“Ur-Fascism,” wrote the Italian thinker Umberto Eco,

derives from individual or social frustration. That is why one of the most typical features of the historical fascism was the appeal to a frustrated middle class, a class suffering from an economic crisis or feelings of political humiliation, and frightened by the pressure of lower social groups. In our time, when the old “proletarians” are becoming petty bourgeois… the fascism of tomorrow will find its audience in this new majority.

He continued:

To people who feel deprived of a clear social identity, Ur-Fascism says that their only privilege is the most common one, to be born in the same country. This is the origin of nationalism. Besides, the only ones who can provide an identity to the nation are its enemies. Thus at the root of the Ur-Fascist psychology there is the obsession with a plot, possibly an international one.

Eco, who passed away on Friday, was familiar with his subject matter. He had been born 10 years after Benito Mussolini’s March on Rome; as a boy, he won a “voluntary, compulsory” essay contest for “young Italian Fascists—that is, for every young Italian.” The essay question was “Should we die for the glory of Mussolini and the immortal destiny of Italy?” [“My answer was positive,” he wrote. “I was a smart boy.”]

Italian fascism, Eco noted, was unlike that of its Nazi neighbor to the north. The Germans had Mein Kampf, Aryanism, and so forth, an ideological framework coherent enough to ensure that even the farthest reaches of culture could be evaluated for compliance. “There was only a single Nazi architecture and a single Nazi art.” Fascism was more pliant. It was against the King, then it was for him, then it conquered Abyssinia and made him an emperor, then it opposed him again. Its student societies, wrote Eco, became training grounds for its opponents: “New ideas circulated without any real ideological control. It was not that the men of the party were tolerant of radical thinking, but few of them had the intellectual equipment to control it.” There were divergent artistic and architectural movements, some of which manifested “exactly the reverse” of fascist ideals.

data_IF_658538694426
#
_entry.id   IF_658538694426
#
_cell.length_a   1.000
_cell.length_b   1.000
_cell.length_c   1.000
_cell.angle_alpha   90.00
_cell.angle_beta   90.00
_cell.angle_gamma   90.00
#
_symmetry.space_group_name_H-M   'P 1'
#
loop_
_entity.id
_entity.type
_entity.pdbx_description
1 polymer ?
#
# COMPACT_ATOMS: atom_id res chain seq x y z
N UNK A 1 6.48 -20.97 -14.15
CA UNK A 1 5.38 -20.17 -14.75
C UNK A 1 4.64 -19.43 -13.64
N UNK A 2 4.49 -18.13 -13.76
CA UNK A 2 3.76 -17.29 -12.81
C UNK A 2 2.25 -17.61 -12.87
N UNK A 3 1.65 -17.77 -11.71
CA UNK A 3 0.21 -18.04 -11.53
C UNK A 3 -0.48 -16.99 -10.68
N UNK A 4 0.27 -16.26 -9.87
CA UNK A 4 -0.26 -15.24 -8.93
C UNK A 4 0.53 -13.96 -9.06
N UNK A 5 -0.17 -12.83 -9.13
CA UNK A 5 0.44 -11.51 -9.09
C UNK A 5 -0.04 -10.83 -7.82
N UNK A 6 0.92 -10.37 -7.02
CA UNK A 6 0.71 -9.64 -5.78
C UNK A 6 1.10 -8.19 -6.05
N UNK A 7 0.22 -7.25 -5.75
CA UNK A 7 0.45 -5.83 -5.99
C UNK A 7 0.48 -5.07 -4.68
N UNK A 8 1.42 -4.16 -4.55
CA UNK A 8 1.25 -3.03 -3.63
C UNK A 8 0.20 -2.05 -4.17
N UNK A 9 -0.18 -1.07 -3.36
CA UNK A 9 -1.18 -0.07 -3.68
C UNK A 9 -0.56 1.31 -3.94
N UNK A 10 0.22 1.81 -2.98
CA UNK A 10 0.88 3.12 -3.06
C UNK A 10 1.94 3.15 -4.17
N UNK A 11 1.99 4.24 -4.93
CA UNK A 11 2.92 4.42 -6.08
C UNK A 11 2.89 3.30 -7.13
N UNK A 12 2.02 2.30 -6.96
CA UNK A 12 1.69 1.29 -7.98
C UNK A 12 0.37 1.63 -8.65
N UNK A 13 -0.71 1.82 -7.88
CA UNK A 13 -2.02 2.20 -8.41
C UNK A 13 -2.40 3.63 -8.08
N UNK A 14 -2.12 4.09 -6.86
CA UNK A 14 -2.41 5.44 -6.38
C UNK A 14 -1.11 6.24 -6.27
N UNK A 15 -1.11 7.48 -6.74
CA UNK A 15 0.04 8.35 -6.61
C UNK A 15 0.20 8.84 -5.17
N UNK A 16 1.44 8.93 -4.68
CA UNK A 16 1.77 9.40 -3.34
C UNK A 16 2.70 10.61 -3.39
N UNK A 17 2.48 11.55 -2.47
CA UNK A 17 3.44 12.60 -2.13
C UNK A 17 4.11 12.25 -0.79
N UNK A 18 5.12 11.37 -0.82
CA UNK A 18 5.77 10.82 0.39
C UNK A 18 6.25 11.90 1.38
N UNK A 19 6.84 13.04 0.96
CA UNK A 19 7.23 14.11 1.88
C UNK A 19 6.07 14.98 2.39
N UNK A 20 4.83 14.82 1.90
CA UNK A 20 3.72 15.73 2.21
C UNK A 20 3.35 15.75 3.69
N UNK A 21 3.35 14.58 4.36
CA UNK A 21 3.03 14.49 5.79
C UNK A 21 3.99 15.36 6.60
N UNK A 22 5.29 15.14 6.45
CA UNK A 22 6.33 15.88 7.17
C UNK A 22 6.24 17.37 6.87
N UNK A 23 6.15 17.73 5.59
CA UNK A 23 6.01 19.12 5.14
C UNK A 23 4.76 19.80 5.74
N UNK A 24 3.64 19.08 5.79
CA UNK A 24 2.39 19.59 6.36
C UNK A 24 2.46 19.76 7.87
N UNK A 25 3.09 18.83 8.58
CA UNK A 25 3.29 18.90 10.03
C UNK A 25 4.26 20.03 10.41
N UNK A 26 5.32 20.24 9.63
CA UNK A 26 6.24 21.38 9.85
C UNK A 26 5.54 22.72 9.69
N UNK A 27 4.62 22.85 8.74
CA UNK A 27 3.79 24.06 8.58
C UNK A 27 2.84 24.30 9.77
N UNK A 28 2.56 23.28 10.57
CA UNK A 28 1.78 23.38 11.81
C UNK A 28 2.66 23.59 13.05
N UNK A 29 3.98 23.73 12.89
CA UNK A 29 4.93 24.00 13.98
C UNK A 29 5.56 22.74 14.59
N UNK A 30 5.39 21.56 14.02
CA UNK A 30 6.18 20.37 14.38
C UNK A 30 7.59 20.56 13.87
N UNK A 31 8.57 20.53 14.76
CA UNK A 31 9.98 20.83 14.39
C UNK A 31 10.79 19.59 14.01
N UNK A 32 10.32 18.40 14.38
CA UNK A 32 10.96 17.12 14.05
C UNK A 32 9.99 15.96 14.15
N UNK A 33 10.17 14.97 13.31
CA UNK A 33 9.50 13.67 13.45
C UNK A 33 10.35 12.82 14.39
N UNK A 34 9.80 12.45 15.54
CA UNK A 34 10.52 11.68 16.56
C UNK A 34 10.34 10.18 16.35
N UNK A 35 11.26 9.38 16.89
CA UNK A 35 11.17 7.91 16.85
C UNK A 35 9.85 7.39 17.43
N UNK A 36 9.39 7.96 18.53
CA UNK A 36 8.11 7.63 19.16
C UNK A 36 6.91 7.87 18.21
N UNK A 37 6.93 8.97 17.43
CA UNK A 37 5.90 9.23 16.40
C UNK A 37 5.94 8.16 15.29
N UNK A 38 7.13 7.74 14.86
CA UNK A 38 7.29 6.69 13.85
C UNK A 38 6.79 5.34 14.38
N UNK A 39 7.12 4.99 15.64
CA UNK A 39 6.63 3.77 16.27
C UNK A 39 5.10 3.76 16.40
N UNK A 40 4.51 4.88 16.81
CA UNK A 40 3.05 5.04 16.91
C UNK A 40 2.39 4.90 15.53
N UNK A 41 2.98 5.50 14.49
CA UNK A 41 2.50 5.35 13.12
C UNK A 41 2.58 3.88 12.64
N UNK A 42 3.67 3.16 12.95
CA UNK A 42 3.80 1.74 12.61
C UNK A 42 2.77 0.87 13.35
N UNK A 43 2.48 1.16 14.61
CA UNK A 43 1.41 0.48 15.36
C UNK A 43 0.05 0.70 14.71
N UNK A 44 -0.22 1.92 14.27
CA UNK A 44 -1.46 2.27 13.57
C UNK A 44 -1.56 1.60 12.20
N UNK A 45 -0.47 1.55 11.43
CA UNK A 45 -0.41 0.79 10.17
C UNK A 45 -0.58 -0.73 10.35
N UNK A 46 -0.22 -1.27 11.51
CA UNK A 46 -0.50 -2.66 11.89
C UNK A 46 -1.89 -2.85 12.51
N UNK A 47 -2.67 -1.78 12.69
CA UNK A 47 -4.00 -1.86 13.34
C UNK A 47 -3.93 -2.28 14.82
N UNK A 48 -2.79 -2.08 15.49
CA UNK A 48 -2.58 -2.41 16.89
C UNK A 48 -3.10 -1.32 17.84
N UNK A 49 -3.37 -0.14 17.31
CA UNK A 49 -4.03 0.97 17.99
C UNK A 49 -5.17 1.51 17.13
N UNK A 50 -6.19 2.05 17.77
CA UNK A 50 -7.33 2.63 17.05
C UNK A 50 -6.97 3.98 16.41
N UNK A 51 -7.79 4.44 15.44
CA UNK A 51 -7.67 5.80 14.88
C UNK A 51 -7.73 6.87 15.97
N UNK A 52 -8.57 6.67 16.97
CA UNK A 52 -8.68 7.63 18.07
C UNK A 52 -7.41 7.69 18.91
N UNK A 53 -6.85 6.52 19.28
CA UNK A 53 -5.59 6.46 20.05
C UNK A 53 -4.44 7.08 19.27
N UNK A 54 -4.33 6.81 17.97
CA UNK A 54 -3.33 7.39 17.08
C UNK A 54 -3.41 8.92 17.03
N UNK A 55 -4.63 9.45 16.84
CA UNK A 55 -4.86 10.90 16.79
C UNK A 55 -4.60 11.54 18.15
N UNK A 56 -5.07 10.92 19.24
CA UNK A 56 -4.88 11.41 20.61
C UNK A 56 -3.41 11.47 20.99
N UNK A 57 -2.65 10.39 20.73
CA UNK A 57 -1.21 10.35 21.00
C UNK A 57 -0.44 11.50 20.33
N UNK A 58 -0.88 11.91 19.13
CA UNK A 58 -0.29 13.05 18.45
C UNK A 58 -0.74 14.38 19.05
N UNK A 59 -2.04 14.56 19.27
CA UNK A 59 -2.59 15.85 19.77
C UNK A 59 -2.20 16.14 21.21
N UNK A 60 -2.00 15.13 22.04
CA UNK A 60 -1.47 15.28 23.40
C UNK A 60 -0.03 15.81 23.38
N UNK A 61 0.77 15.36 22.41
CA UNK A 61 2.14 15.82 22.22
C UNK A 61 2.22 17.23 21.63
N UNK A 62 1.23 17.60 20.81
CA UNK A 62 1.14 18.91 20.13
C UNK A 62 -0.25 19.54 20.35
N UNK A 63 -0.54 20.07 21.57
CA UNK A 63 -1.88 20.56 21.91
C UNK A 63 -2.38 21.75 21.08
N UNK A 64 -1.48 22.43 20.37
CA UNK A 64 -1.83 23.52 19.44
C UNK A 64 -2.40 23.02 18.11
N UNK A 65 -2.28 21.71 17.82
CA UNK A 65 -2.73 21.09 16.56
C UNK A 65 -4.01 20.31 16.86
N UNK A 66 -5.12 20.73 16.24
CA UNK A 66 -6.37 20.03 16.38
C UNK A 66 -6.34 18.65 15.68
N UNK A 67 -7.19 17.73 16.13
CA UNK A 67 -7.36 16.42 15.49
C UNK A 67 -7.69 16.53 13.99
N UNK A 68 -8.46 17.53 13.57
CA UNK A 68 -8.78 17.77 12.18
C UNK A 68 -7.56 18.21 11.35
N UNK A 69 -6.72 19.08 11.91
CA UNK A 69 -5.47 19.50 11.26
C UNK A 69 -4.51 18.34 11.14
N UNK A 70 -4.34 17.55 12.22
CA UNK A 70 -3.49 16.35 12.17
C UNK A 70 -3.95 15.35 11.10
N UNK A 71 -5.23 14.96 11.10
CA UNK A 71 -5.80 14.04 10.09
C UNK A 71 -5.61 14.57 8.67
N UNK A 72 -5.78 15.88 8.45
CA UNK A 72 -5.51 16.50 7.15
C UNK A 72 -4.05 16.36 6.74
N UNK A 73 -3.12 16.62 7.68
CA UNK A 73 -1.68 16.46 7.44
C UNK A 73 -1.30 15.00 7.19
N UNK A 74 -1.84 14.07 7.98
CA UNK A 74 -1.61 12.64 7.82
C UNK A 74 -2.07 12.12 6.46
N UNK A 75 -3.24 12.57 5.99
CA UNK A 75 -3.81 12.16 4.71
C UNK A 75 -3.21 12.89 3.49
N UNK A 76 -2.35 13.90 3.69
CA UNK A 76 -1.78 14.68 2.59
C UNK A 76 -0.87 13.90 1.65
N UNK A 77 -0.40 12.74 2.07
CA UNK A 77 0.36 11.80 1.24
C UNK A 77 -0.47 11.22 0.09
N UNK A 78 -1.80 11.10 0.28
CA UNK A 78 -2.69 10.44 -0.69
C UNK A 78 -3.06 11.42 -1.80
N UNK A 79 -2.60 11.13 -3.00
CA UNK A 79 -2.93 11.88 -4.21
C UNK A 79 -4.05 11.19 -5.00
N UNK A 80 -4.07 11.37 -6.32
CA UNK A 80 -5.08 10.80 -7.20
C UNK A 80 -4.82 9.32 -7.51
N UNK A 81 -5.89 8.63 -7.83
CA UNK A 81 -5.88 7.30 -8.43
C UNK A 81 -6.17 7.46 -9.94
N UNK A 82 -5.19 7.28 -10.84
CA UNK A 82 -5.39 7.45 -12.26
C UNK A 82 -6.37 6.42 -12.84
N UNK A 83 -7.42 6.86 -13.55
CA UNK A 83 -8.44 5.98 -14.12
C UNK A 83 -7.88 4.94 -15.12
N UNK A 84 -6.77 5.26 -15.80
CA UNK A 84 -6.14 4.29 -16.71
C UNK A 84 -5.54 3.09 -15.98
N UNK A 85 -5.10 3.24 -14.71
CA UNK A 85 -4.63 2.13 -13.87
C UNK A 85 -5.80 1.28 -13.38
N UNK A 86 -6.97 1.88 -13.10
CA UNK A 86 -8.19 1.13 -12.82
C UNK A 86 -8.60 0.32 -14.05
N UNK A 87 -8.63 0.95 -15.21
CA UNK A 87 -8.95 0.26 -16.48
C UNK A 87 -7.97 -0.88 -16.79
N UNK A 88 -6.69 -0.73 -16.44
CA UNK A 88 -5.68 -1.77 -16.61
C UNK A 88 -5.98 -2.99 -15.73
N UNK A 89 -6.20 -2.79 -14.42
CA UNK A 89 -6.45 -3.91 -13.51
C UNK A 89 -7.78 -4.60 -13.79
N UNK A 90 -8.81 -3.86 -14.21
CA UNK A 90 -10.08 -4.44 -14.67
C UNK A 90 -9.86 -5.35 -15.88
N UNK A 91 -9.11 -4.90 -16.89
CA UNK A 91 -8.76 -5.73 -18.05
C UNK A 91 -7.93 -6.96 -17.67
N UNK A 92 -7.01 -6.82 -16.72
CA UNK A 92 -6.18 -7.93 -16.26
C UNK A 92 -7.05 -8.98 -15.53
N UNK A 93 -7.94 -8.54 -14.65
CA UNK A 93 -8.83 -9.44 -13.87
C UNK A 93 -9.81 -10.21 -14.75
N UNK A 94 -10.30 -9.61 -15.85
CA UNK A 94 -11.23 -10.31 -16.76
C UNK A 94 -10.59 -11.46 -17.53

The net result was “a fuzzy totalitarianism, a collage of different philosophical and political ideas, a beehive of contradictions”; Mussolini himself “did not have any philosophy: he had only rhetoric.” And, wrote Eco, what was true of Italy was true of the general phenomenon of fascism around the world: there is a common form, an “Ur-Fascism,” beneath vastly different fascist regimes. While nobody wants to bring back the fascism of old (save for a few oddballs drawn to the taboo: becoming a fascist is the Stuff White People Like version of joining ISIS), Ur-Fascism “is still around us, sometimes in plainclothes…. [It] can come back under the most innocent of disguises.” And Eco identifies 14 traits of Ur-Fascism. They’re worth reading in their entirety, as is the larger piece in which they’re embedded—Eco’s writing is witty and provocative, all the more impressive since English was but one of at least seven languages in his command. Historians of fascism would probably quibble with some of the finer points, but when the old monster is depicted in such broad strokes, we can blink and for a split second imagine we’re seeing something from the present. Eco’s Ur-Fascism has, if you will, echoes.

Take the frustrated middle class, socially humiliated, squeezed from below, with old social identities fading. Isn’t this a situation familiar today? As the editorial in the latest issue of The American Conservative, “After Neoliberalism,” opines, “That economic populism [as promoted by Donald Trump and Bernie Sanders] should find a foothold in both parties after the Great Recession and eight years of lagging prosperity under Barack Obama is not entirely surprising…. A void is opening in American politics.” And the malady isn’t just economic. Our culture has experienced rapid moral shifts that expose unsteady foundations. Old sources of authority and objects of respect—police, historical greats, etc.—are pilloried. Old social hierarchies are under attack; ordinary people and their values are mocked, especially among bien-pensant elites. And the idea that hard, honest work will yield a comfortable life—the core American idea, if we ever had one—doesn’t feel true anymore. The principle distinction within the middle class is now whether sending your children to college will leave them in severe, or merely moderate, debt peonage. And the intense competition at all levels of education reflects a growing fear that hard-earned success might not help your children enjoy the same. A world of social critique and thwarted ambition is a breeding ground for nihilism in the best and worse in the worst.